How can the Iliad be described as an epic?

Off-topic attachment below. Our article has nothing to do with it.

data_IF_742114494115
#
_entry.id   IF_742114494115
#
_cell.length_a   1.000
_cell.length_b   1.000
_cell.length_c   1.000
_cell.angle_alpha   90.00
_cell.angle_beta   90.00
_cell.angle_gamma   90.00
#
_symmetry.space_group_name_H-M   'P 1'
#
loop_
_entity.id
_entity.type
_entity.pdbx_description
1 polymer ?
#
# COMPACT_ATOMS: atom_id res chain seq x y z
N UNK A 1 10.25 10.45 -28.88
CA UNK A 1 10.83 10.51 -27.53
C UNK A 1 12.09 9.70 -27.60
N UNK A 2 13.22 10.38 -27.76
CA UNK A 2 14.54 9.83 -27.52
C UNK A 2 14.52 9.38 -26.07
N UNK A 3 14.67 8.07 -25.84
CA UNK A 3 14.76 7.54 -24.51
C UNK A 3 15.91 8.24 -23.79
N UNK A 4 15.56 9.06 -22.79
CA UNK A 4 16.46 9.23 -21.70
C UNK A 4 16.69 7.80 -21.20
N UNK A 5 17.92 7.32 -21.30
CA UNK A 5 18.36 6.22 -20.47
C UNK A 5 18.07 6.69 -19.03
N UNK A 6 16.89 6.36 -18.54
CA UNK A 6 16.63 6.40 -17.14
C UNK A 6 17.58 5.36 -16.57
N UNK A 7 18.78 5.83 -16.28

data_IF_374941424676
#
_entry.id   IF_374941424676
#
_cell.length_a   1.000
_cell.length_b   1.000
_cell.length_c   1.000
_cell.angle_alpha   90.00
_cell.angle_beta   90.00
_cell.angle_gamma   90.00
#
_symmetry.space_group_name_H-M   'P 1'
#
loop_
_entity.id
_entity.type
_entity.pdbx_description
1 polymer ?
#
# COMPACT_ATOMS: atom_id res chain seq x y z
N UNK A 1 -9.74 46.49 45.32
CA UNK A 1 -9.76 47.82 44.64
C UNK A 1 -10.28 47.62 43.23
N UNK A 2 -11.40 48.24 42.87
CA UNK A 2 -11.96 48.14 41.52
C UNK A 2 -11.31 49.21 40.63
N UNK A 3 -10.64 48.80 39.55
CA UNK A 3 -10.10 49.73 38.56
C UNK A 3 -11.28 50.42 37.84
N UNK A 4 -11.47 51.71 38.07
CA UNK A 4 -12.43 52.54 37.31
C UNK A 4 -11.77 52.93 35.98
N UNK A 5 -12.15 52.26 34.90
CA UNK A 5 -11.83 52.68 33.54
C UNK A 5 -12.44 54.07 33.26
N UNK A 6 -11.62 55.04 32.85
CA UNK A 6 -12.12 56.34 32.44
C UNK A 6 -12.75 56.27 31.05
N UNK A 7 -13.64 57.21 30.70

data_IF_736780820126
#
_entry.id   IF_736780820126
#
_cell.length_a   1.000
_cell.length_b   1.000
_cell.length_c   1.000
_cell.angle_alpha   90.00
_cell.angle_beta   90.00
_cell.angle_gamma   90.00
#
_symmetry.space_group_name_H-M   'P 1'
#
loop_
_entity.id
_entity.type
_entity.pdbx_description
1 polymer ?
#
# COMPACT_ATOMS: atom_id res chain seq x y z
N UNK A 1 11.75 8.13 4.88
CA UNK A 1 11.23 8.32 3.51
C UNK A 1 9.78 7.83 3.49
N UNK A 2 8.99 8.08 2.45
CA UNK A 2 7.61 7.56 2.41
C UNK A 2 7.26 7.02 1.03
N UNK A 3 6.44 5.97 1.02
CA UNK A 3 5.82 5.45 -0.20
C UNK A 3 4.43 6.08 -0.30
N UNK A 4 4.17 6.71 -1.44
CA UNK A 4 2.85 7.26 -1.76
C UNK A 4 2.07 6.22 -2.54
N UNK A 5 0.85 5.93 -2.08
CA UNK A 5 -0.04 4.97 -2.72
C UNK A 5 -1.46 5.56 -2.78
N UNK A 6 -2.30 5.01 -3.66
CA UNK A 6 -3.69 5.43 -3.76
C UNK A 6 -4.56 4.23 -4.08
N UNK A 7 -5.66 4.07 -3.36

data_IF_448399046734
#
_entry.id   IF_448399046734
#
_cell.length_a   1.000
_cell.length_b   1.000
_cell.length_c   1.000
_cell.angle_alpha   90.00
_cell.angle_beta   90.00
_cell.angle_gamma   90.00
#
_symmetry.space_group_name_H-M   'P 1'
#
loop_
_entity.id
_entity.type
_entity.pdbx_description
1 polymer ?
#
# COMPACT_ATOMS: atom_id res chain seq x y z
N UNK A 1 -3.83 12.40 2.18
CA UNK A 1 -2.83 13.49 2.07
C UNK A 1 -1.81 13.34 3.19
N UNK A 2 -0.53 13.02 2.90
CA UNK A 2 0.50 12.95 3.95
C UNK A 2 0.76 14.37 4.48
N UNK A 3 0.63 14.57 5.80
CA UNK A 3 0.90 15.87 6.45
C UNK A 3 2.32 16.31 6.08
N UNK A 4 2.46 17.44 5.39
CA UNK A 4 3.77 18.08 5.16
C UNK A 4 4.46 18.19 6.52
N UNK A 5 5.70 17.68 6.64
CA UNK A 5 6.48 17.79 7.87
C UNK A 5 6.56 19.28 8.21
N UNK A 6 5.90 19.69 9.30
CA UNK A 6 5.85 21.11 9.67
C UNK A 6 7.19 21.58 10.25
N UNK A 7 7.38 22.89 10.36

An epic poem has several characteristics. First, epics tend to be long, and tell stories involving important events in the past. The Iliad fulfills this requirement as it is long (with some modern translations approaching 700 pages) and dramatizes the events surrounding the Trojan War, an apparently major, if highly mythologized conflict between polities in Greece and in Asia Minor. Second, epics emphasize heroic acts of their characters, and much of the Iliad is spent describing the deeds, especially in battle, of such heroes as Achilles, Hector, Ajax, and others. The Iliad also, like other epics, includes characters that appear elsewhere in the ancient Greek folk tradition. Other characteristics of the Iliad that are shared by many other (but not all) epics are that it opens in medias res, that it includes long speeches by its major characters, and that it involves important questions about the relationship between the divine and man. The Iliad also shares the distinction of having originally been sung orally, without having been written down. This was also true of the Odyssey (also, of course by Homer) and other, non-Greek epics, including Gilgamesh and Beowulf.